On most evenings, I encounter a group of daily-wage labourers on their way home, after a day’s hard labour in the heat of the unmerciful tropical sun. As I glance at their faces and figures, there is something of them that holds on to my mind, refusing to leave.
Something unspoken that is communicated.
Something that I attempt to define in my words here…
It is late evening, but my day is far from its close. On my task list for the day, there are still chores that need to be ticked off. As I encounter cars and bikes recklessly overtaking each other, I realize that I am in par with the world around me-
Rushing, and heedless to the voice of the setting sun.
I slam the brakes as the guard at the railway crossing levers the gate into closure. Minutes tick by, and a train eventually shows up, its engine screaming. I see passengers looking out of their windows- people travelling to definite destinations. I wait restlessly, counting the bogies, desperately trying to read the destination painted in block letters on each bogie. As the last bogie disappears from view, I find myself glaring at a stretch of railway tracks that seem to chase this bogie, now a miniature figure in the distance.
The slanting rays of the sun fall on the tracks, and I catch sight of sun-burnt bodies walking on the track. There are men and women, young and old. Some are carrying spades and hoes, while others have cloth bundles on their shoulder. A day’s hard work peers from their faces, against a backdrop of chronic struggle.
I hear them talking about the day- the labour of the day, the injuries they sustained, the meal they shared, the betel leaves thereafter, the fight they picked up with the mason, and much more. They talk in shrill chaos.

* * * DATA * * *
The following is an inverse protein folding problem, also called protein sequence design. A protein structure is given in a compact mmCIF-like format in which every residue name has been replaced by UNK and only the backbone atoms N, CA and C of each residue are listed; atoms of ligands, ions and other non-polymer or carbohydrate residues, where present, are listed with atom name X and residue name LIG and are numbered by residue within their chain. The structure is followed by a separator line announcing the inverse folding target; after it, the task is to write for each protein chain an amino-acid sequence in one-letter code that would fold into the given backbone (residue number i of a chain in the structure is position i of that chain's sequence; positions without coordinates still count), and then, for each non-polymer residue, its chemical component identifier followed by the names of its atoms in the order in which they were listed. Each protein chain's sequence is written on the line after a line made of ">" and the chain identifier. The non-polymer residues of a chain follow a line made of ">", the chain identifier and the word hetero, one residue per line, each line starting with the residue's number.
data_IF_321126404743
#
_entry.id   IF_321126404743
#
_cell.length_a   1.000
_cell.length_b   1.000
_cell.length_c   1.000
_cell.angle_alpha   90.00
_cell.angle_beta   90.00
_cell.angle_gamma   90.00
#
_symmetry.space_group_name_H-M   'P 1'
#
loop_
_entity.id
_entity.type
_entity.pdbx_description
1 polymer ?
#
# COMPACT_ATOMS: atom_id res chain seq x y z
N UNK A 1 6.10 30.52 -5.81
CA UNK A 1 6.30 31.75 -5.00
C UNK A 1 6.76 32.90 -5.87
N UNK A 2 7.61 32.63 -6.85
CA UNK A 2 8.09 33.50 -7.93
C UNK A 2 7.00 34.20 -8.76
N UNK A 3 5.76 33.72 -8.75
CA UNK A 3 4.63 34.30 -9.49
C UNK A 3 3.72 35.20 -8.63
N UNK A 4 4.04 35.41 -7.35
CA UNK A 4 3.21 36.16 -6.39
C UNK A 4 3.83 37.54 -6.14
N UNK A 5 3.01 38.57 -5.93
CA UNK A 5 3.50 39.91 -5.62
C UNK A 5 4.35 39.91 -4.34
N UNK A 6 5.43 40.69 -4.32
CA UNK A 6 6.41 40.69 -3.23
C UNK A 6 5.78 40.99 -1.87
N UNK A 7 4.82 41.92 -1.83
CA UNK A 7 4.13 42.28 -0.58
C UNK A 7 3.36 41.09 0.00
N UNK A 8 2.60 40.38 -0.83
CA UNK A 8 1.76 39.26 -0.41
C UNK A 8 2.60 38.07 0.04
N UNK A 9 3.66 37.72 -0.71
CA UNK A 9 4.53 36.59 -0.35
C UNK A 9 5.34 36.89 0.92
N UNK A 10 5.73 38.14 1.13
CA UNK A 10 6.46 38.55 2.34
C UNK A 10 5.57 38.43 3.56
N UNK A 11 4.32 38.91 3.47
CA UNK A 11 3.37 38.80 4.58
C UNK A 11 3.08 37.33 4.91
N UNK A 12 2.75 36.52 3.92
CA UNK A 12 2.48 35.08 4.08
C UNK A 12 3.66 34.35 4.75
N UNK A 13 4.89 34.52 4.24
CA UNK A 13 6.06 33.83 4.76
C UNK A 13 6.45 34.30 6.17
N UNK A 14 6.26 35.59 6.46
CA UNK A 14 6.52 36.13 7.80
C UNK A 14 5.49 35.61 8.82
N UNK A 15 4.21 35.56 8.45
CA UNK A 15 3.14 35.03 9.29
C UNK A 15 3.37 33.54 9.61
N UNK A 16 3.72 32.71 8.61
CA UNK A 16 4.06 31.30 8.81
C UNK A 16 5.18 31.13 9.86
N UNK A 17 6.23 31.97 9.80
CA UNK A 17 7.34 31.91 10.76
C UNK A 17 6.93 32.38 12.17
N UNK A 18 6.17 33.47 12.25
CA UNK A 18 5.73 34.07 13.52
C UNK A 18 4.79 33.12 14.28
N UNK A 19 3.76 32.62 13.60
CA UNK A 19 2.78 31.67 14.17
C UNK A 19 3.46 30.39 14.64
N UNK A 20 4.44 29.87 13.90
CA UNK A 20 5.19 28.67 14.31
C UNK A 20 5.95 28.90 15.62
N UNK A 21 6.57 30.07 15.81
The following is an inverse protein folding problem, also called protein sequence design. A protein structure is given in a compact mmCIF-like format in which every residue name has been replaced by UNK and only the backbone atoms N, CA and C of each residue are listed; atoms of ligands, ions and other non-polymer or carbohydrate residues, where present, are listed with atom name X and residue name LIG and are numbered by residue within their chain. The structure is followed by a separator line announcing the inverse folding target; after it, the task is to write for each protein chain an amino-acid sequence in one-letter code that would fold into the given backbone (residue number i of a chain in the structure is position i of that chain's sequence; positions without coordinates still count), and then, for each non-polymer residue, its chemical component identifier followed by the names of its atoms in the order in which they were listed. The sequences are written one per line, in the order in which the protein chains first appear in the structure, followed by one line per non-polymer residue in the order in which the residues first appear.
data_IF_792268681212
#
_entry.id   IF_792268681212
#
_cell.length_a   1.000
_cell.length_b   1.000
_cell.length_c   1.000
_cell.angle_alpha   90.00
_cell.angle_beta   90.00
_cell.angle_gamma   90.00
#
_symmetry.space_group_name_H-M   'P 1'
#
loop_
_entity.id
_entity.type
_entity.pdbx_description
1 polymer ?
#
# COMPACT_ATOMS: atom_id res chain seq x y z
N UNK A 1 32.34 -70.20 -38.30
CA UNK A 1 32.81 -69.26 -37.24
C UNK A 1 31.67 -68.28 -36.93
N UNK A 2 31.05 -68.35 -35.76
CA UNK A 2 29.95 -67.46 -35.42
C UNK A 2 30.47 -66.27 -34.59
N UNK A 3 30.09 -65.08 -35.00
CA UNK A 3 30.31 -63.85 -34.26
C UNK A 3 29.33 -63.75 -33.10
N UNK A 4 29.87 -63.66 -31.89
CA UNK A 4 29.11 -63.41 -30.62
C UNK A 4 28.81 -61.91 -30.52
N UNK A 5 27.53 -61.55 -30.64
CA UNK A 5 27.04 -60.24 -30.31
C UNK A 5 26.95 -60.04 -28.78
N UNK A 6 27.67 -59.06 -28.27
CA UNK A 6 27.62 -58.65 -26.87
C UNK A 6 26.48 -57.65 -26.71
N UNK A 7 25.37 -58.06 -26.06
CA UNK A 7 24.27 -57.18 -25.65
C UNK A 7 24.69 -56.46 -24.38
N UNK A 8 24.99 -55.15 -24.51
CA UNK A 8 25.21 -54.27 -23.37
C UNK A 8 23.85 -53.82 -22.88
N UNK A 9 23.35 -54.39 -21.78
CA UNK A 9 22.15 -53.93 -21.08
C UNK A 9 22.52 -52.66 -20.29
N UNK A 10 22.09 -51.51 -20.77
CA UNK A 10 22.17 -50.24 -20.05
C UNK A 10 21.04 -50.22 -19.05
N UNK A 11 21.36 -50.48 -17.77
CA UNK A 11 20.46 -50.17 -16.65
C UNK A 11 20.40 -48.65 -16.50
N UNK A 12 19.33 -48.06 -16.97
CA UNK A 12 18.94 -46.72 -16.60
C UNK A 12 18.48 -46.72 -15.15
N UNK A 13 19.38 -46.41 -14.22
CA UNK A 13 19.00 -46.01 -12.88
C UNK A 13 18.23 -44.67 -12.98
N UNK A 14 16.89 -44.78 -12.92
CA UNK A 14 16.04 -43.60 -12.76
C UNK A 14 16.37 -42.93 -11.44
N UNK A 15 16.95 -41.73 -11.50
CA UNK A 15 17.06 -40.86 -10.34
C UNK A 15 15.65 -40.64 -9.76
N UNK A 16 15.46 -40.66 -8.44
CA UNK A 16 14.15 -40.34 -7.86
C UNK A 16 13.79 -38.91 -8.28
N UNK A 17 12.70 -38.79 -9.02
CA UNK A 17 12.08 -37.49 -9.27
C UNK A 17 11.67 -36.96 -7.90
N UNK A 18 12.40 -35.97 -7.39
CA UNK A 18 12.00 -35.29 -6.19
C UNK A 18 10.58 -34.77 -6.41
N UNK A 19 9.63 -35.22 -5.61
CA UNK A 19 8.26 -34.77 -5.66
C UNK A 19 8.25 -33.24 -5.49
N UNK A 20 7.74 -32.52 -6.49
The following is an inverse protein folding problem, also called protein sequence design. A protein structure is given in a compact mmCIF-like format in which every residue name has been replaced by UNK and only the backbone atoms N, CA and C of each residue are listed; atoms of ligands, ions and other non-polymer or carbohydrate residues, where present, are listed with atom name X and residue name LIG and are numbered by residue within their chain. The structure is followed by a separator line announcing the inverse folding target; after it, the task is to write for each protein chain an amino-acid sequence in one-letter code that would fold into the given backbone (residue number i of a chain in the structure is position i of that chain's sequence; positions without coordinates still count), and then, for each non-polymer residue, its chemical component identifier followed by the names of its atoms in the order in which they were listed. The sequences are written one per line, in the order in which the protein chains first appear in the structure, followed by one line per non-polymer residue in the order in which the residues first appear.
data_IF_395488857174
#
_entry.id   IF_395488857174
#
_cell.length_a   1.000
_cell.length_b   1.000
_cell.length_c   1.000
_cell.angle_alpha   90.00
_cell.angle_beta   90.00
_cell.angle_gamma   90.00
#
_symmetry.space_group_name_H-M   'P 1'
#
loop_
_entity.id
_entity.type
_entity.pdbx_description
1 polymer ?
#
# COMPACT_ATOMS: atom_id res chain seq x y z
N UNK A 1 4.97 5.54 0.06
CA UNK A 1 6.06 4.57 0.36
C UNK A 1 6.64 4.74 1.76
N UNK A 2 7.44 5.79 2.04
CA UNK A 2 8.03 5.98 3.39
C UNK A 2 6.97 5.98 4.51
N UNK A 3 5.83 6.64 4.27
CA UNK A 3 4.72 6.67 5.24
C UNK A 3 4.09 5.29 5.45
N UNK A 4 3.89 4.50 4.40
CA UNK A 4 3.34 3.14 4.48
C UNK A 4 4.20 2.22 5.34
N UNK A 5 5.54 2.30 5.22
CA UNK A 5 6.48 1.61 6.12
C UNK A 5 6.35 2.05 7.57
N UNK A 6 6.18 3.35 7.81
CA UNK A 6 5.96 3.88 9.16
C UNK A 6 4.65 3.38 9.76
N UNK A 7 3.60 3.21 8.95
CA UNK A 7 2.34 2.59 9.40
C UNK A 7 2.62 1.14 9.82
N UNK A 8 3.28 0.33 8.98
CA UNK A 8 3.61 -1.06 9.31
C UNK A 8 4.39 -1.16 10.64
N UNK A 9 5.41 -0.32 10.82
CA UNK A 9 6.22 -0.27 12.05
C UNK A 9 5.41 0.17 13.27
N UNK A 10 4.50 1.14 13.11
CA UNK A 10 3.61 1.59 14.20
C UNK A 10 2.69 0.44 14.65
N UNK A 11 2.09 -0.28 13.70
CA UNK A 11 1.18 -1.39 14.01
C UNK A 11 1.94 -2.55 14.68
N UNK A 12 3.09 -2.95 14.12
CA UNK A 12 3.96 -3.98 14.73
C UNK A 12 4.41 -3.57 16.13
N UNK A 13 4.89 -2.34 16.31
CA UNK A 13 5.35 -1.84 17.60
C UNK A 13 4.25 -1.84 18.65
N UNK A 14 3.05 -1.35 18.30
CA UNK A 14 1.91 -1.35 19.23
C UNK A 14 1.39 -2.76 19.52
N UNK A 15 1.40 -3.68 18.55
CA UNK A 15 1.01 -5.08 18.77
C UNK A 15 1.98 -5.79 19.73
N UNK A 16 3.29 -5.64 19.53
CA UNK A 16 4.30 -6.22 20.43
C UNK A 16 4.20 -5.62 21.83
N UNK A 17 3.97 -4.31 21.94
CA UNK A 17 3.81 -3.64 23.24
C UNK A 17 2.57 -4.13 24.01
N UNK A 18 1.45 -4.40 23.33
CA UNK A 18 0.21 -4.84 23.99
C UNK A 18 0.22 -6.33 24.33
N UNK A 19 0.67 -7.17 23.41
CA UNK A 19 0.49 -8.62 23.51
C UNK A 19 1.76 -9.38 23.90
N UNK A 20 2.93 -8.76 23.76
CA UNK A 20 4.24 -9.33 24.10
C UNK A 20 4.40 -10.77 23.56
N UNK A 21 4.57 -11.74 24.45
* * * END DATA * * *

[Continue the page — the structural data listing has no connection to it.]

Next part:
There is the profound absence of ‘tomorrow’ in their conversations.
A woman laughs aloud at a joke, while a child wails, crying for a sweetmeat. An old man walks with slow strides- a stooping figure clinging on to the support of a walking stick, his frail structure concealed by a torn blanket that he has wrapped around himself.
Only a face coarsened by life remains exposed, and eyes perhaps lost in the sheer truths of reality peer at the ground with unshaken steadiness.
On the horizon, I see the sun beginning to set. The railway track stretches out infinitely, as if tracing a path leading to the setting sun. And on the tracks, these men and women pace steadily, like dismantled bogies of a train, on a journey to the world of the setting sun.
With dusk, the sun seems to play games. It blurs the image of these figures in the distance, almost transforming them into illusions. Have they reached their destination?
Perhaps yes. One night, I see them scattered on a heath, talking and laughing as a pot of gruel cooks on the fire. As they eat from their poor bowls, the sound of their excited voices and laughter resonates in the silence, and I see a world far removed from the world that I belong to.
The world defined by the confines of four walls of a mansion, with only the sound of television- a sound that breaks the silence of the mansion, but fails to penetrate the lonely silence of the heart.